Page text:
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Firefighters Train in Underwater Rescue

Firefighters Train in Underwater Rescue

County firefighter Damon Lawson suits up to train with others on the dive rescue team in the Ocmulgee River on Wednesday morning [Bibb County Fire Rescue]

Macon Telegraph via YellowBrix

June 17, 2010

MACON, Ga – Macon-Bibb County firefighter Garin Flanders admits it’s a “spooky, eerie feeling” to dive into what’s often murky darkness and use his hands to search in the water.

Flanders started diving about 12 years ago while going on cruises and trips to the coast. After joining the fire department, he saw the firefighter dive team as a way to put his skills to use helping people.

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“It’s knowing there’s somebody who needs you,” said Flanders, who has been a firefighter for five years and has been on the dive team for four years. “Somebody’s got to do it.”

Flanders and other fire department divers trained in a swift section of the Ocmulgee River at the Water Works Park canoe launch Wednesday.

About a dozen of the team’s 48 divers practiced searching the floor of the river.

The team trains each year during the month of June in the river and at Lake Tobesofkee, said Capt. Randy Moore.

Moore said the firefighters practice rescue and recovery scenarios such as simulating a swimmer stranded on a sandbar or positioning a diver on the bottom of the river so other divers can find him.

The divers also practice a series of silent signals performed by a calculated number of pulls on a rope. When each firefighter performs a water search they’re attached to rope that’s being held by a firefighter either on the bank or in a boat, Moore said.

Since the diver can’t communicate verbally while underwater and hand signals often can’t be seen, the firefighters are trained to pull on the rope in certain sequences to communicate.

For example, when the firefighter out of the water yanks on the rope twice, the diver understands he is being told to change direction. Four yanks means to come to the surface, Moore said.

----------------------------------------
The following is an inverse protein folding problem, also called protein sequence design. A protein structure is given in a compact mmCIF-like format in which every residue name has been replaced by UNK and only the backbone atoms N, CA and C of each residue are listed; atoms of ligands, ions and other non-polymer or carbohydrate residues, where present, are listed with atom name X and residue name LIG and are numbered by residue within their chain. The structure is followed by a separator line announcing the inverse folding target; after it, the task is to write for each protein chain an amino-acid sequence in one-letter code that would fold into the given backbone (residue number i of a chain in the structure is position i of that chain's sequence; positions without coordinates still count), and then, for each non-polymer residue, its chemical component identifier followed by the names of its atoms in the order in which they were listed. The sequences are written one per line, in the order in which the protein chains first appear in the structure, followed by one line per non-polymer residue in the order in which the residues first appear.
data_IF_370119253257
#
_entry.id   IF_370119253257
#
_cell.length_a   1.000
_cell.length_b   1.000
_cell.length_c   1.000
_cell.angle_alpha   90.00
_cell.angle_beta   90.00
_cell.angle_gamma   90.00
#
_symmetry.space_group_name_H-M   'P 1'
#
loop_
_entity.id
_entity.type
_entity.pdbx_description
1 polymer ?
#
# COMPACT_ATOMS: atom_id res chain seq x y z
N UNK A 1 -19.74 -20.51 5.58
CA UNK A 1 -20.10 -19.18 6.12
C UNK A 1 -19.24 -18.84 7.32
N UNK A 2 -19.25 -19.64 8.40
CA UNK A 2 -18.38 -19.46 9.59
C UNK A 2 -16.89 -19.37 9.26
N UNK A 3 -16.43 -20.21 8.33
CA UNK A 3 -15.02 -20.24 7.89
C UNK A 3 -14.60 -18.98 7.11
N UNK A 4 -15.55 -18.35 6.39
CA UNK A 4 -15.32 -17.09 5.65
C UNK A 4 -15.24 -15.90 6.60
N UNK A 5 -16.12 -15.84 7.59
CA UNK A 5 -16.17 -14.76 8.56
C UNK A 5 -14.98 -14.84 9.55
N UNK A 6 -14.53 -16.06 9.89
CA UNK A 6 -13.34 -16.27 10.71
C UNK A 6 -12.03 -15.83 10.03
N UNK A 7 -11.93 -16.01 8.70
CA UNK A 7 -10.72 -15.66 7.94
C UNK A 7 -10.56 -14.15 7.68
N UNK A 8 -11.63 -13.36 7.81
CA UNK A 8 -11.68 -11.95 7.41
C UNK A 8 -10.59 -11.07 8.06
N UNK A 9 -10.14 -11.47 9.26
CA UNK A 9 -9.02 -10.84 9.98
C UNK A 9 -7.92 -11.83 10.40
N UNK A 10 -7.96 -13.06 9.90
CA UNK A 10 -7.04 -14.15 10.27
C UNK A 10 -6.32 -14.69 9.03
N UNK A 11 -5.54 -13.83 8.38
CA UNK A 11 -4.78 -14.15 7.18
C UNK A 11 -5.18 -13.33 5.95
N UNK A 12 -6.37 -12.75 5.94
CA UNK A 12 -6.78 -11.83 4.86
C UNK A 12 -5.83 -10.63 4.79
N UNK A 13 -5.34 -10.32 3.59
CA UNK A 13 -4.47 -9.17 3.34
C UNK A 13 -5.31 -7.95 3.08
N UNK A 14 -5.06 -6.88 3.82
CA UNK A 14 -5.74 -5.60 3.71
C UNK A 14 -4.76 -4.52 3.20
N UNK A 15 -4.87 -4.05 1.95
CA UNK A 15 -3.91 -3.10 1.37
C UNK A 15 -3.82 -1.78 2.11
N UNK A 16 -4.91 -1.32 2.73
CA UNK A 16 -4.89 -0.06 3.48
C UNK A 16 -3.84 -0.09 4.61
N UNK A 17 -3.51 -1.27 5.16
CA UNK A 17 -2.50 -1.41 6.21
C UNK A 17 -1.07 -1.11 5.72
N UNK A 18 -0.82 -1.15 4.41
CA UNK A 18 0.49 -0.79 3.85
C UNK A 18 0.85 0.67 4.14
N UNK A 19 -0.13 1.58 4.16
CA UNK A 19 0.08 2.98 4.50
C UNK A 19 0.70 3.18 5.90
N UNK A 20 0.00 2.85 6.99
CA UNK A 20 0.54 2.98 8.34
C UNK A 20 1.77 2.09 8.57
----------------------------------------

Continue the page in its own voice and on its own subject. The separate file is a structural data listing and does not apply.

When the diver pulls on the rope three times, it means the diver has found what he’s searching for. Four yanks or more means the diver needs help, he said.

The divers also practice dodging debris such as large trees and branches while searching.

“Things are continually washing down,” Moore said.

While the divers are eager to perform rescues, many times they’re called on to search for someone who may have died and is lost in the water.

Flanders recalled the night when firefighters were dispatched after 48-year-old James Tyson, of Warner Robins, went missing while scuba diving at Lake Tobesofkee last July.

It was just before dark, and the firefighters really didn’t have time to don their gear and do much of a search since they don’t search at night, he said.

Seeing family and friends gathered nearby, Flanders and another fire department diver tethered themselves together with a rope and started searching for Tyson.

“We wanted to do something other than just stand there,” he said.

As darkness fell about an hour later, the two firefighters found Tyson.

Authorities have said Tyson’s oxygen tank wasn’t on when divers discovered his body near the bottom of the lake in about 15 feet of water.

To help perform rescues as quickly as possible, fire trucks in Macon and Bibb County have been equipped with a snorkel, mask and dive fins for about the past 10 years, Moore said.

The fire department’s dive team was founded in 1982 by a group of 18 firefighters who used their personal dive equipment, said Moore, who was an original team member.

Over the years, the team has grown not only in its number of members, but by acquiring fire department dive equipment and a boat.

To qualify for the team, firefighters must first complete between 40 and 50 hours of open water dive training. They then perform an additional 40 to 50 hours of fire department dive training, Moore said.

One of the hardest parts of qualifying is an exercise that requires firefighters to put their gear on underwater, Flanders said.

Jason Moss, one of the team’s newest members, said he joined the team because he’d always wanted to learn to dive.

“I love being in the water,” Moss said.

While training to be a firefighter in 2008, Moss heard that the department had a dive team. He joined the team in 2009 and still is waiting for his first rescue call, Moss said.

Chief Marvin Riggins said membership on the team is voluntary. Firefighters don’t receive extra compensation to be on the team.

“It’s the satisfaction of knowing you’re helping someone,” he said.